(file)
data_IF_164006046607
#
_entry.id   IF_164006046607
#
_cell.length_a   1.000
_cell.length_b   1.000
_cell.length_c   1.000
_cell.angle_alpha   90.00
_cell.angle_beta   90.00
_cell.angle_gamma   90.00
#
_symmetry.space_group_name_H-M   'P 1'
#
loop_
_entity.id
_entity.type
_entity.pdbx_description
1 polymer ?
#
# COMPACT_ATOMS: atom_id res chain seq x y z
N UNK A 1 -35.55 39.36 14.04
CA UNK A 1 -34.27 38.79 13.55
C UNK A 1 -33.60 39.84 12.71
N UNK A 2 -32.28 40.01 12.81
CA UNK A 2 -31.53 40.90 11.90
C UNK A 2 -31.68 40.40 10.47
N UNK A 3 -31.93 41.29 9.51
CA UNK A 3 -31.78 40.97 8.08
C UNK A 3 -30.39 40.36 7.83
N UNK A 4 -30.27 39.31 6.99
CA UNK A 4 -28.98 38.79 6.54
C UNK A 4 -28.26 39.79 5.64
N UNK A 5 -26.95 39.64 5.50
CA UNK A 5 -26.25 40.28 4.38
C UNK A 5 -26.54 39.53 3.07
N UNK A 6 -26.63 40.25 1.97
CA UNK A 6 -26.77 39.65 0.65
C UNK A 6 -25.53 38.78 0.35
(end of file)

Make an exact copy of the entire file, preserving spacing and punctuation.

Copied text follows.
data_IF_164006046607
#
_entry.id   IF_164006046607
#
_cell.length_a   1.000
_cell.length_b   1.000
_cell.length_c   1.000
_cell.angle_alpha   90.00
_cell.angle_beta   90.00
_cell.angle_gamma   90.00
#
_symmetry.space_group_name_H-M   'P 1'
#
loop_
_entity.id
_entity.type
_entity.pdbx_description
1 polymer ?
#
# COMPACT_ATOMS: atom_id res chain seq x y z
N UNK A 1 -35.55 39.36 14.04
CA UNK A 1 -34.27 38.79 13.55
C UNK A 1 -33.60 39.84 12.71
N UNK A 2 -32.28 40.01 12.81
CA UNK A 2 -31.53 40.90 11.90
C UNK A 2 -31.68 40.40 10.47
N UNK A 3 -31.93 41.29 9.51
CA UNK A 3 -31.78 40.97 8.08
C UNK A 3 -30.39 40.36 7.83
N UNK A 4 -30.27 39.31 6.99
CA UNK A 4 -28.98 38.79 6.54
C UNK A 4 -28.26 39.79 5.64
N UNK A 5 -26.95 39.64 5.50
CA UNK A 5 -26.25 40.28 4.38
C UNK A 5 -26.54 39.53 3.07
N UNK A 6 -26.63 40.25 1.97
CA UNK A 6 -26.77 39.65 0.65
C UNK A 6 -25.53 38.78 0.35